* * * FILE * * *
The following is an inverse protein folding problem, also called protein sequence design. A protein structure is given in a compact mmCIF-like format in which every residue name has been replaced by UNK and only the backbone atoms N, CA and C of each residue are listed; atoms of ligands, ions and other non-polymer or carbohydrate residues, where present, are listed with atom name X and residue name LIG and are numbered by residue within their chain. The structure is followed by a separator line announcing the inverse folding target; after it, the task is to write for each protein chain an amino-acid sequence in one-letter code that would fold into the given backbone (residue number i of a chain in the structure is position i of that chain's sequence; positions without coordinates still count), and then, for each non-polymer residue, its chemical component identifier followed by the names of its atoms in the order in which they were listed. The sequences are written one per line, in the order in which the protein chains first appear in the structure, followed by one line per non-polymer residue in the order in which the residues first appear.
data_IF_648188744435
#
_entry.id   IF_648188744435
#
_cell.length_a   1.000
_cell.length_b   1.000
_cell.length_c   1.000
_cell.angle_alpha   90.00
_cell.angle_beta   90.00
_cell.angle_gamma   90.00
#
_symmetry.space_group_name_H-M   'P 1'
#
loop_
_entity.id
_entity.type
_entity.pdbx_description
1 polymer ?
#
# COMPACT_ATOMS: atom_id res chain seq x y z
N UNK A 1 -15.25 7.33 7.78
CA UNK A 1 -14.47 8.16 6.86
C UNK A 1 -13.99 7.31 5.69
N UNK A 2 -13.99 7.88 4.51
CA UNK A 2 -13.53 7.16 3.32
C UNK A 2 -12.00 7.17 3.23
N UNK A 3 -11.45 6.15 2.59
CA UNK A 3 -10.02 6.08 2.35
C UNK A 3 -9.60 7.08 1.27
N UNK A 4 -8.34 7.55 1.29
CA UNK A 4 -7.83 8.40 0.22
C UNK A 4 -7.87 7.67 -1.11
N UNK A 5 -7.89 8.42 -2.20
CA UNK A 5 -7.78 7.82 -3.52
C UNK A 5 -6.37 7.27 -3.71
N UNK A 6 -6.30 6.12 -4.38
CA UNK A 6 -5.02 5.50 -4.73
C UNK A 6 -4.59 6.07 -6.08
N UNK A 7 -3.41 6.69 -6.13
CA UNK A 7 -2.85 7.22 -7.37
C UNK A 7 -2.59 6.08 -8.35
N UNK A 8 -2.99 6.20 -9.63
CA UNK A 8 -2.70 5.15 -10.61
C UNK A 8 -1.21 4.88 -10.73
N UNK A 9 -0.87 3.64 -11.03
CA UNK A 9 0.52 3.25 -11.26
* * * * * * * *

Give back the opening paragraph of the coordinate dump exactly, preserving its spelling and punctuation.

The following is an inverse protein folding problem, also called protein sequence design. A protein structure is given in a compact mmCIF-like format in which every residue name has been replaced by UNK and only the backbone atoms N, CA and C of each residue are listed; atoms of ligands, ions and other non-polymer or carbohydrate residues, where present, are listed with atom name X and residue name LIG and are numbered by residue within their chain. The structure is followed by a separator line announcing the inverse folding target; after it, the task is to write for each protein chain an amino-acid sequence in one-letter code that would fold into the given backbone (residue number i of a chain in the structure is position i of that chain's sequence; positions without coordinates still count), and then, for each non-polymer residue, its chemical component identifier followed by the names of its atoms in the order in which they were listed. The sequences are written one per line, in the order in which the protein chains first appear in the structure, followed by one line per non-polymer residue in the order in which the residues first appear.